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Silent Letters


Silent letters can be tricky when it comes to learning English. Here is some useful information when coming across these sneaky letters.

Silent E

The silent ‘e’ can be found in many words in the English language. It has different functions, one of them being to make a long vowel sound. For example, when a word follows the pattern Consonant-Vowel-Consonant, it has a short vowel sound. When the silent letter ‘e’ is added, it makes a long vowel sound.

Ex.   rat (C-V-C) = short ‘a’ sound

rate (C-V-C-E) = long ‘a’ sound

bit (C-V-C) = short ‘i’ sound

bite (C-V-C-E) = long ‘i’ sound

The silent ‘e’ can also help to change the sound of consonants.

Ex.   wag = harsh ‘g’ sound

wage = soft ‘g’ sound

Here are only a few examples of the many words that have a silent ‘e’:

Cute Make

Hope Time

Late Bike

Kite Joke

Quote Wide

There are few words with a long ‘e’ sound that follow the C-V-C-E pattern as there are various different ways to spell a long ‘e’ sound such as ‘ee’, ‘ea’, and ‘ey’.

Silent N

When it comes to the silent letter ‘n’, it mainly follows the letter ‘m’. Also, for the most part, it comes at the end of a word. This silent letter is not as common as the silent ‘e’, but here are some examples:

Hymn Condemn

Damn Autumn

Column Solemn

This letter combination can also occur in the middle of words, however, both letters are pronounced most of the time.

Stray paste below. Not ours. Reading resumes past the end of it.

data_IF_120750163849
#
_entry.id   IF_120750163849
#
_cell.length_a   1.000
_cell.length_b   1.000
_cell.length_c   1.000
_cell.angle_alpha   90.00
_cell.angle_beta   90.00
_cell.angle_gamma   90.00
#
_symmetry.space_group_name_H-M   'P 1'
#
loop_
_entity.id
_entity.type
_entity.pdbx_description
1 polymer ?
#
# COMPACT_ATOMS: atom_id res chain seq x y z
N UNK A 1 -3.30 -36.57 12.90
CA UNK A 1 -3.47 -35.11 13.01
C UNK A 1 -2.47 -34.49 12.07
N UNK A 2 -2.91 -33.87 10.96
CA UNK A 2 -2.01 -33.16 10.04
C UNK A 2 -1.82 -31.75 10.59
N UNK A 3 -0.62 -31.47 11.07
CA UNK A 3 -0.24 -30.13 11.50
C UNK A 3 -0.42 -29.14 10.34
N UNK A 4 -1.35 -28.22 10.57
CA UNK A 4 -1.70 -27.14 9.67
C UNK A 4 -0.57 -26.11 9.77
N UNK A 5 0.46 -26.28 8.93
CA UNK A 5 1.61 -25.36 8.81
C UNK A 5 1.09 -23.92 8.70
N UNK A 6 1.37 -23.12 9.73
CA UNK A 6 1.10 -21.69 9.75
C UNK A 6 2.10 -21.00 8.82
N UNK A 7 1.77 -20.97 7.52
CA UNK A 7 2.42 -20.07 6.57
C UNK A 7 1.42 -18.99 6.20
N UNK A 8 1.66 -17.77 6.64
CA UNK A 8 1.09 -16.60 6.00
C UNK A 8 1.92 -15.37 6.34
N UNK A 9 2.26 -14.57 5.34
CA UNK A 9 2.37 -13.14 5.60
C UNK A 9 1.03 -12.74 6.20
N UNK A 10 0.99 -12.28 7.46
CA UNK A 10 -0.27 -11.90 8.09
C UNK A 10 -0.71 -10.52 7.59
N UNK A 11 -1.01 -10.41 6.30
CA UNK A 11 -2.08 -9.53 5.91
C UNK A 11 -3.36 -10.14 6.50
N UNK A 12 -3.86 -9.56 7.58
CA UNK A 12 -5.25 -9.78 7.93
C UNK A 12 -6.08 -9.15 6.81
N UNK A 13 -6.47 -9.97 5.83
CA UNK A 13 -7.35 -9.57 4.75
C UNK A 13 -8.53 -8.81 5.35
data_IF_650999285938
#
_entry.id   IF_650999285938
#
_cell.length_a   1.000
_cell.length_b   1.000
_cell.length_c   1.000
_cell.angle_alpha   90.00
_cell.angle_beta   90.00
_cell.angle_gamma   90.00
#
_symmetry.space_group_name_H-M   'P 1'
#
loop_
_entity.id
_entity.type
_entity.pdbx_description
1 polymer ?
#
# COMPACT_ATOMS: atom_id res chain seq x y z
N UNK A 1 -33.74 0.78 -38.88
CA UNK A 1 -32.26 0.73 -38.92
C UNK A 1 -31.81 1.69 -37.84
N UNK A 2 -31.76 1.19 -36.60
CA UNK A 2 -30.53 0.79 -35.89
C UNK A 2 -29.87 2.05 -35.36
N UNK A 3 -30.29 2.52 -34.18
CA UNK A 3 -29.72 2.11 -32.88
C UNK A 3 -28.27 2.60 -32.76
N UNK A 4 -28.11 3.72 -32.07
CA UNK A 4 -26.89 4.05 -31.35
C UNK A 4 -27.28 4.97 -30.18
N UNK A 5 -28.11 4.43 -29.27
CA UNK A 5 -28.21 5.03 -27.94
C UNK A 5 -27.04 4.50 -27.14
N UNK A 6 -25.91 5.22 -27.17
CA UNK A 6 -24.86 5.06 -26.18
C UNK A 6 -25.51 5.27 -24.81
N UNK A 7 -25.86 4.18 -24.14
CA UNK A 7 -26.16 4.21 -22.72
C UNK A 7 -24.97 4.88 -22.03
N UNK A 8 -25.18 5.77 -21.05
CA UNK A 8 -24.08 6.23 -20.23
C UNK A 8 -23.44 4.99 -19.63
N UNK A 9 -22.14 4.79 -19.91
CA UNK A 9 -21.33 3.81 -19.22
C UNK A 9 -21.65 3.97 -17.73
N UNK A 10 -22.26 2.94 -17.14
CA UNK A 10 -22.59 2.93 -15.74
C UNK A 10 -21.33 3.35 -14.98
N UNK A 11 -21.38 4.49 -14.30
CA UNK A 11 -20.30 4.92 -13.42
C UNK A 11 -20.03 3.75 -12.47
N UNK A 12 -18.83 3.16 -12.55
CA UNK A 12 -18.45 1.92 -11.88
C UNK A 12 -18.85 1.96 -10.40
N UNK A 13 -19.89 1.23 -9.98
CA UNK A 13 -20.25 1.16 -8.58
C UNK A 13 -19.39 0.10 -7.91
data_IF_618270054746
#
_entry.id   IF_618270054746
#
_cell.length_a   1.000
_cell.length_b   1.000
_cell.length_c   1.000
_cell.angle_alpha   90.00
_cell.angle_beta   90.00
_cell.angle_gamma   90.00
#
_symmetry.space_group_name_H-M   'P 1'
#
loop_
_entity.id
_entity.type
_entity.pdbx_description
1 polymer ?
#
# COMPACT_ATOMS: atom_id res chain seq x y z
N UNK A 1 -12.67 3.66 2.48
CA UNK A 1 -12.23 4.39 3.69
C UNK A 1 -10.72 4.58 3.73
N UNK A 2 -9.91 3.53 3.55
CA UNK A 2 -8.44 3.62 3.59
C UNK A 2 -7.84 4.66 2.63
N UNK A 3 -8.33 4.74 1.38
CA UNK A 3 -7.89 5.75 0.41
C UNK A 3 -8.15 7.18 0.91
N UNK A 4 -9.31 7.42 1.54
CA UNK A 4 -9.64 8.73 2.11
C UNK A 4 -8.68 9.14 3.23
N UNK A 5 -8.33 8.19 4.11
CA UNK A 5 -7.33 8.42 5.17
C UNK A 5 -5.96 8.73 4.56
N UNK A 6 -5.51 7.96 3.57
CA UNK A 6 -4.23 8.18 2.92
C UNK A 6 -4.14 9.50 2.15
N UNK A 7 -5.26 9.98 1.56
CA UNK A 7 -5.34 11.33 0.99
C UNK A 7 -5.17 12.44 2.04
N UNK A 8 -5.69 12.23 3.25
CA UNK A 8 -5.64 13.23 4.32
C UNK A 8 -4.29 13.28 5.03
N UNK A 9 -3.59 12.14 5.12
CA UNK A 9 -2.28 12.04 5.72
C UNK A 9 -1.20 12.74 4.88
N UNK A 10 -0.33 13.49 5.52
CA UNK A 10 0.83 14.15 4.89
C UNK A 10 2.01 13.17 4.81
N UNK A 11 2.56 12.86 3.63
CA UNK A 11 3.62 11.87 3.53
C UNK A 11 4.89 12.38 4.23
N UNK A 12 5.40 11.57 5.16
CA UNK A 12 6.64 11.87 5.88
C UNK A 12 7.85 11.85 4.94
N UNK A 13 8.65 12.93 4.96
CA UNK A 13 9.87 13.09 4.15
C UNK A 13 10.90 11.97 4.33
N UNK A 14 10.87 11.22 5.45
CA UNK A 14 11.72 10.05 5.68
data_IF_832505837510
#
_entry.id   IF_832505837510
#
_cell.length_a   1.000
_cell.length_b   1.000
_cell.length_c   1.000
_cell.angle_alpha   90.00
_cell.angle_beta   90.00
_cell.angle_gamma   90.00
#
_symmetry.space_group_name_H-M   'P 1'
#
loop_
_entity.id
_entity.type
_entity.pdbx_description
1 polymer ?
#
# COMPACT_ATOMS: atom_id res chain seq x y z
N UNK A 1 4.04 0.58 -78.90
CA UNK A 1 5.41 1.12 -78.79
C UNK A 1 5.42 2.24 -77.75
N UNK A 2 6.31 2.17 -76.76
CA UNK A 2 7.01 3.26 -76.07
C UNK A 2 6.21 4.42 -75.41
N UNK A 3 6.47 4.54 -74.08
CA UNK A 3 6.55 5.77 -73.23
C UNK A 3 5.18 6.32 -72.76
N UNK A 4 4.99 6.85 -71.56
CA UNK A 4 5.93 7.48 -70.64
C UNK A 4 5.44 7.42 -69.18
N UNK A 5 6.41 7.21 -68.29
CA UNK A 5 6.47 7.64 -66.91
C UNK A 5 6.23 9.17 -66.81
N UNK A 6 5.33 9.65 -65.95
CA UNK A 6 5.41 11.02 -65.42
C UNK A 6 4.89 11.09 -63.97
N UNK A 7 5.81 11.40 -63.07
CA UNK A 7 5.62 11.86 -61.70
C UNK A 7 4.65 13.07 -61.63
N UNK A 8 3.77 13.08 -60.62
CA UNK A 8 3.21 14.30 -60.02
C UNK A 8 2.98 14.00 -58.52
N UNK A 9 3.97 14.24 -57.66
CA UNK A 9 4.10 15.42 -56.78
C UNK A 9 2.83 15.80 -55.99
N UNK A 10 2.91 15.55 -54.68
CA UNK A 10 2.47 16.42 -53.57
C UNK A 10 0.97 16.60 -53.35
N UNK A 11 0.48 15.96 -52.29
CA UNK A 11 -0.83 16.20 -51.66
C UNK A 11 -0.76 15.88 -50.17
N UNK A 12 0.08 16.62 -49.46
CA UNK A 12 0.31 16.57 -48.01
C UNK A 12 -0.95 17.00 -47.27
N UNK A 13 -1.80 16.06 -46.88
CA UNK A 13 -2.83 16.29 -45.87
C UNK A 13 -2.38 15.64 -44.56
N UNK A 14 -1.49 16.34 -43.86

Ex.   gymnastics



There are some words where the silent ‘n’ occurs in the middle of the word.

Ex.    solemnly

Many of these words originate from Latin and so do the spelling of these words. Over time, the ‘n’ sound was dropped from the end of words as they were easier to pronounce without it.

shhh in cursive writing

Silent B

The silent ‘b’ is most commonly found in words ending in ‘mb’ or ‘bt’. Some examples are:

Climb Succumb

Bomb Tomb

Lamb Thumb

Numb Womb


When the letter combination ‘mb’ is in the middle of the word, both letters are usually pronounced.

Ex.    combination

This is not the case with ‘bt’.

Ex.    subtle

Unlike the silent ‘e’, which makes a long vowel sound, the silent ‘b’ doesn’t indicate what the vowel sound will be. Here is an example of three words that only have one letter difference, yet have very different vowel sounds:

Bomb - Comb - Tomb

Silent K

The most common place to find the silent letter ‘k’ is before the letter ‘n’. This letter combination is found at the beginning of words. Here are some examples:

Knee Knuckle

Knew Knowledge

Knife Knight

Knot Kneel

Knuckle Knit

Again, for English speakers, the letter ‘k’ was difficult to pronounce in these words, so it was eventually dropped and made into a silent letter.

no sound - speaker crossed out icon

Silent G(H)

The silent letter ‘g’ mainly occurs in words with the letter combination ‘gn’. This silent letter can be found at the beginning, end, or in the middle of a word. Here are a few examples:

Assign Gnome

Cologne Sign

Design Foreign

Align Reign

When the letters ‘gh’ are put together, they create silent letters. Here are some examples of words that have the silent ‘gh’ combination:

Light Bright

Height Daughter

Silent L

The silent ‘l’ is found in many common words that we use in everyday conversation. The silent ‘l’ can be paired with different letters; however, it is usually at the end of the word. Here are some examples:

Calm Calf

Palm Half

Talk Would

Walk Could

Chalk Should

There are more examples of silent letters such as ‘t’, ‘w’, ‘p’, ‘c’, and ‘s’. Silent letters can be problematic when trying to pronounce and spell these words. Knowing the purpose of different silent letters as well as some common spelling patterns can make learning words with silent letters a little easier.

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